July 15, 2015

She Came for the Ghosts: Sabrina Orah Mark's Prose Poetry



Photo Credit: Jason Thrasher

Sabrina Orah Mark.

This week we have a prose poem by Sabrina Orah Mark, prizewinning local author and teacher. The prose poem is a curious and fascinating form: between story and poem, written in sentences rather than broken up into lines. For our attention-deficit world, the prose poem is the star of the hour, like a written Vine video with the capacity to smash and mend your heart in seconds. It is the genre Mark first fell in love with, because it is “a form both possible and impossible, wild and tame, country and city, hungry and full.”

A native of Brooklyn, NY, Mark came to Athens primarily for the ghosts (and also to study writing at the University of Georgia, where she got her PhD). She calls Athens a “strange and dreamy town, punctuated by contradiction and grit,” where “the nation’s history of racial discrimination still casts a very long shadow.” She runs her own writing workshops in Athens where she encourages students to experiment in storytelling methods and delights in the wilderness created by their writing. Find out more about her workshops at

Mark is a generous and enigmatic soul. Her writing draws you in with the beauty and mystery of a ring of red lipstick on a glass. But then suddenly the scene shifts—her words frighten and shock with their strangeness, their ability to communicate complex emotions through seemingly simple images. Be sure to check out her haunting collections of poetry, Tsim Tsim and The Babies, both out on Saturnalia Books and available at Avid Bookshop.

The following prose poem, “The Stepmother,” is a fairy tale told from the stepmother’s point of view about the cruelty of love, children, family and dreams. Its opening line is one of the best ever.

The Stepmother

“You smell like Florida.  We hate you.” The Stepmother knows from the crushed handwriting this note is from The Stepchildren. At the bottom of the note is a drawing of a mouse. The Stepmother wants to know what does the mouse mean. The mouse seems lonely and afraid. Its eyes are too big. The Stepmother peels a hardboiled egg, eats it very quietly, and thinks about the mouse, and Florida, and smelling like Florida. No one wants to smell like Florida. If The Stepmother had any guts she would go to the yard this instant and paint all the trees white, but The Stepmother has no guts. If The Stepmother had any guts her husband who is the father of The Stepchildren who believe she smells like Florida would come home and see the trees and say what in god’s name have you done? Do you think we’re living in a goddamn fairy tale here? The Stepmother would stand there with her large bucket of paint, and her guts, and tell her husband the trees are now white because she is not a real Mother, she will never be a real Mother, and also she is thinking of running away with the mouse. She would sob and say something strange and dramatic like how she feels as though she’s three plagues short of an exodus even though she doesn’t really have any plagues except for smelling like Florida. But none of this will happen because The Stepmother has no guts, and this is America not a fairy tale. This is a state in America that is not Florida even though The Stepmother is reeking of it. The Stepmother wants to know what does the mouse mean. It is a beautiful mouse. The Stepmother has no guts but she does have some scissors which she uses to cut the mouse out. No one wants to be lonely, and afraid, and live in a note about smelling like Florida. Once The Stepmother cuts the mouse out the mouse shivers. It is a very sad shiver. Sadder than all The Stepmother’s sadnesses, and somehow this comforts her. The Stepmother isn’t certain whether the shiver is from coldness or relief, but she cuts off a strand of her hair and wraps it around the mouse’s shoulders anyway. The mouse falls asleep in the palm of The Stepmother’s hand, and dreams of guts, and white trees, and the kindness of The Stepmother. The mouse is what the mouse means. It’s The Stepchildren who mean something else. It’s The Stepchildren who mean something far, far away, like a Mother. When The Stepchildren come home The Stepmother will hug and kiss them and wipe their dirty little hands until their hearts break in two.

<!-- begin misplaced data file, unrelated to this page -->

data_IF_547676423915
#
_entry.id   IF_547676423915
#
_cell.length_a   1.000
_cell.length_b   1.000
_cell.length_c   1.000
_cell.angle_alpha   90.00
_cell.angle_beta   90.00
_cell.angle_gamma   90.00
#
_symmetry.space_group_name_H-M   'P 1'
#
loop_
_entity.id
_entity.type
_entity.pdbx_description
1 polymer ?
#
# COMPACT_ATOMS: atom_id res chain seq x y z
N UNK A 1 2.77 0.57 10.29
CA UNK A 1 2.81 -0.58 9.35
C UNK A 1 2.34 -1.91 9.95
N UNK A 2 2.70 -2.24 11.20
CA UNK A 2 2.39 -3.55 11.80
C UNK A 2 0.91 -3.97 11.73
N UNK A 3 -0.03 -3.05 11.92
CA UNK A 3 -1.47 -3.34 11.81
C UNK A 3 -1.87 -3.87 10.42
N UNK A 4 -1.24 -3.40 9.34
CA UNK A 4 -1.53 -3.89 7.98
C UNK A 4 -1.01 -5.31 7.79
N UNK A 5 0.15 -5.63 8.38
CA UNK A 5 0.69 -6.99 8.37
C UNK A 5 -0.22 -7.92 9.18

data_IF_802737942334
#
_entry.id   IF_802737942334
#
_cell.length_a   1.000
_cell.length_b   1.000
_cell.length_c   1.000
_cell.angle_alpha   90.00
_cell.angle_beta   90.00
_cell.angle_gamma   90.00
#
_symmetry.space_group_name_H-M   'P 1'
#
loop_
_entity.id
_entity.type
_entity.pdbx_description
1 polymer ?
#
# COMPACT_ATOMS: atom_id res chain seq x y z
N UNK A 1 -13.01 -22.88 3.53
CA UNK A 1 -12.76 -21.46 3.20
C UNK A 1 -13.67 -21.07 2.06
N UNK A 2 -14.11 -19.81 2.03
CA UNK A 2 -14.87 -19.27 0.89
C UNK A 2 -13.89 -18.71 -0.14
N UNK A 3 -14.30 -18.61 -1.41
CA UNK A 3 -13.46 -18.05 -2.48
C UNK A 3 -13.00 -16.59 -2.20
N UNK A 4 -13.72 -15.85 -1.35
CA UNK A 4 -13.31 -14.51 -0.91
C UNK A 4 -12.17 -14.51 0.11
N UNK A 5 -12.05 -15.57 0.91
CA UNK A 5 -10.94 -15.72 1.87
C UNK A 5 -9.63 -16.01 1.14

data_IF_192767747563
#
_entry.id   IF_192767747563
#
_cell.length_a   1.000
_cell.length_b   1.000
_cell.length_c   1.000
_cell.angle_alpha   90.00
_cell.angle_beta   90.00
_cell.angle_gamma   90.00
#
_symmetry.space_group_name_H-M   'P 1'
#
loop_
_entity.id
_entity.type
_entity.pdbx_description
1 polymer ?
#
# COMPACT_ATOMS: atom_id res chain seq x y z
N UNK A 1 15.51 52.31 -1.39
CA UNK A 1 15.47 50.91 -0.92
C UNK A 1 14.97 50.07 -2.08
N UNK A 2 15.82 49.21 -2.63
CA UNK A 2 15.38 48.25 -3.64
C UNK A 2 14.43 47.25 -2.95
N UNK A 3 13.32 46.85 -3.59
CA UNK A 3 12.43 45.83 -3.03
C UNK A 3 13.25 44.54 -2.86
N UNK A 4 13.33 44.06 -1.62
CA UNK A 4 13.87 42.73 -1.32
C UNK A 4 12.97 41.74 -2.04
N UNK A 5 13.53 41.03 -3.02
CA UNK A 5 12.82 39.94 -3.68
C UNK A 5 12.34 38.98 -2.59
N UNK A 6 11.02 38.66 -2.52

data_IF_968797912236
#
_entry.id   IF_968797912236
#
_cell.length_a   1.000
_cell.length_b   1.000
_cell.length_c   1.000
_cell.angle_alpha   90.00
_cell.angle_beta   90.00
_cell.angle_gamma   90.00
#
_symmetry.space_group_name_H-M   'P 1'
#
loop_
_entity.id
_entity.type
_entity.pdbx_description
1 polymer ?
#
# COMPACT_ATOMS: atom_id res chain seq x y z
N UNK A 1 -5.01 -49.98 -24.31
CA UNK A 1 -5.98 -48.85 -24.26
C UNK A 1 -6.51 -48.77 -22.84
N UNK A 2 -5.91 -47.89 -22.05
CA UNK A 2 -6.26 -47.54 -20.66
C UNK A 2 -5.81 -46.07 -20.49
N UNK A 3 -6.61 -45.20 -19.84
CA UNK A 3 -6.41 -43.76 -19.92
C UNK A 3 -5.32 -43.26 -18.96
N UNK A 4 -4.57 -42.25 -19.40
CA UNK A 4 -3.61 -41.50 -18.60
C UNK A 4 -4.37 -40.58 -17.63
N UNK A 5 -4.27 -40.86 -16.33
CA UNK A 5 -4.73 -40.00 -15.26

Upcoming Events: Jordan Rothacker launches his new book The Pit and No Other Stories at 5 p.m. Sunday, July 26 at Avid Bookshop. Word of Mouth is at 8 p.m. Wednesday, Aug. 5 at The Globe.

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